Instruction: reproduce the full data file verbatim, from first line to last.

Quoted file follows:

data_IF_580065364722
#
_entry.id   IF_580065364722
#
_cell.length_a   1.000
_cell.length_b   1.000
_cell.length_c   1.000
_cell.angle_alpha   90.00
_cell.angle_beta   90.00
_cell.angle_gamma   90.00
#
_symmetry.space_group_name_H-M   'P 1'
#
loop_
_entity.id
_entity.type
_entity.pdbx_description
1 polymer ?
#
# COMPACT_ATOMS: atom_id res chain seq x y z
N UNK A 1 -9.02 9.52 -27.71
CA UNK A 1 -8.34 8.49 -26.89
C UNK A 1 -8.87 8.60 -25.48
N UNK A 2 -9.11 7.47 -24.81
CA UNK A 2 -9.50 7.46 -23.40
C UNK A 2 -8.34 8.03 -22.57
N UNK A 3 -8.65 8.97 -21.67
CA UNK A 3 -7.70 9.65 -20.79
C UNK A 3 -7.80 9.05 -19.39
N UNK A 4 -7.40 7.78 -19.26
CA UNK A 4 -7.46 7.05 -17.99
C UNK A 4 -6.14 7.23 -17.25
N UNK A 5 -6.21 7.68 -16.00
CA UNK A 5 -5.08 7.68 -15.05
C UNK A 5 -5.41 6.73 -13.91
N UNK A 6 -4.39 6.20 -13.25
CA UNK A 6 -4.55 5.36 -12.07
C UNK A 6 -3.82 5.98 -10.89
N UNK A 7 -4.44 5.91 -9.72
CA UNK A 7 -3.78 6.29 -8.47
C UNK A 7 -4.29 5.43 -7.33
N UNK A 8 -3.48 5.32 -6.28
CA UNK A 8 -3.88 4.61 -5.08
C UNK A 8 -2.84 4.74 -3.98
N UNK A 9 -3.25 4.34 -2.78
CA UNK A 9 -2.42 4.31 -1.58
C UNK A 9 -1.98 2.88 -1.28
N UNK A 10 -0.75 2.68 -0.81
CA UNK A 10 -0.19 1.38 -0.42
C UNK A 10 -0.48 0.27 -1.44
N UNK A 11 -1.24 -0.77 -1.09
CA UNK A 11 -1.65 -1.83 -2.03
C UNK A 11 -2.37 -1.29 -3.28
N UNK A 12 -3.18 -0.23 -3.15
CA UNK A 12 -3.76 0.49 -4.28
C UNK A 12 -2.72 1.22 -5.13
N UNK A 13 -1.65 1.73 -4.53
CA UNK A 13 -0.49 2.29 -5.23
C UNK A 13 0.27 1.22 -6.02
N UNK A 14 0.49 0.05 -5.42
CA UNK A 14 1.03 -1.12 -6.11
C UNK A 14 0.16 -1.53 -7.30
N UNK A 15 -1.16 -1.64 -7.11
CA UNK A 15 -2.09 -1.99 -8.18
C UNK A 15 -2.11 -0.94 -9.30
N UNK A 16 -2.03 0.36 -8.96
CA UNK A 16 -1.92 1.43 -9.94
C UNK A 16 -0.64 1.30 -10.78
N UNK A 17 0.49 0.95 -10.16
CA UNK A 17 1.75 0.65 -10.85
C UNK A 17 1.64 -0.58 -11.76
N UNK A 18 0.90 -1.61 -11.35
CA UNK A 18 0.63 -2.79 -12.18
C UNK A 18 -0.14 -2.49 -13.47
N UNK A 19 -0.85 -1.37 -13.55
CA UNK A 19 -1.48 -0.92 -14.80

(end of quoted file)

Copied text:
data_IF_580065364722
#
_entry.id   IF_580065364722
#
_cell.length_a   1.000
_cell.length_b   1.000
_cell.length_c   1.000
_cell.angle_alpha   90.00
_cell.angle_beta   90.00
_cell.angle_gamma   90.00
#
_symmetry.space_group_name_H-M   'P 1'
#
loop_
_entity.id
_entity.type
_entity.pdbx_description
1 polymer ?
#
# COMPACT_ATOMS: atom_id res chain seq x y z
N UNK A 1 -9.02 9.52 -27.71
CA UNK A 1 -8.34 8.49 -26.89
C UNK A 1 -8.87 8.60 -25.48
N UNK A 2 -9.11 7.47 -24.81
CA UNK A 2 -9.50 7.46 -23.40
C UNK A 2 -8.34 8.03 -22.57
N UNK A 3 -8.65 8.97 -21.67
CA UNK A 3 -7.70 9.65 -20.79
C UNK A 3 -7.80 9.05 -19.39
N UNK A 4 -7.40 7.78 -19.26
CA UNK A 4 -7.46 7.05 -17.99
C UNK A 4 -6.14 7.23 -17.25
N UNK A 5 -6.21 7.68 -16.00
CA UNK A 5 -5.08 7.68 -15.05
C UNK A 5 -5.41 6.73 -13.91
N UNK A 6 -4.39 6.20 -13.25
CA UNK A 6 -4.55 5.36 -12.07
C UNK A 6 -3.82 5.98 -10.89
N UNK A 7 -4.44 5.91 -9.72
CA UNK A 7 -3.78 6.29 -8.47
C UNK A 7 -4.29 5.43 -7.33
N UNK A 8 -3.48 5.32 -6.28
CA UNK A 8 -3.88 4.61 -5.08
C UNK A 8 -2.84 4.74 -3.98
N UNK A 9 -3.25 4.34 -2.78
CA UNK A 9 -2.42 4.31 -1.58
C UNK A 9 -1.98 2.88 -1.28
N UNK A 10 -0.75 2.68 -0.81
CA UNK A 10 -0.19 1.38 -0.42
C UNK A 10 -0.48 0.27 -1.44
N UNK A 11 -1.24 -0.77 -1.09
CA UNK A 11 -1.65 -1.83 -2.03
C UNK A 11 -2.37 -1.29 -3.28
N UNK A 12 -3.18 -0.23 -3.15
CA UNK A 12 -3.76 0.49 -4.28
C UNK A 12 -2.72 1.22 -5.13
N UNK A 13 -1.65 1.73 -4.53
CA UNK A 13 -0.49 2.29 -5.23
C UNK A 13 0.27 1.22 -6.02
N UNK A 14 0.49 0.05 -5.42
CA UNK A 14 1.03 -1.12 -6.11
C UNK A 14 0.16 -1.53 -7.30
N UNK A 15 -1.16 -1.64 -7.11
CA UNK A 15 -2.09 -1.99 -8.18
C UNK A 15 -2.11 -0.94 -9.30
N UNK A 16 -2.03 0.36 -8.96
CA UNK A 16 -1.92 1.43 -9.94
C UNK A 16 -0.64 1.30 -10.78
N UNK A 17 0.49 0.95 -10.16
CA UNK A 17 1.75 0.65 -10.85
C UNK A 17 1.64 -0.58 -11.76
N UNK A 18 0.90 -1.61 -11.35
CA UNK A 18 0.63 -2.79 -12.18
C UNK A 18 -0.14 -2.49 -13.47
N UNK A 19 -0.85 -1.37 -13.55
CA UNK A 19 -1.48 -0.92 -14.80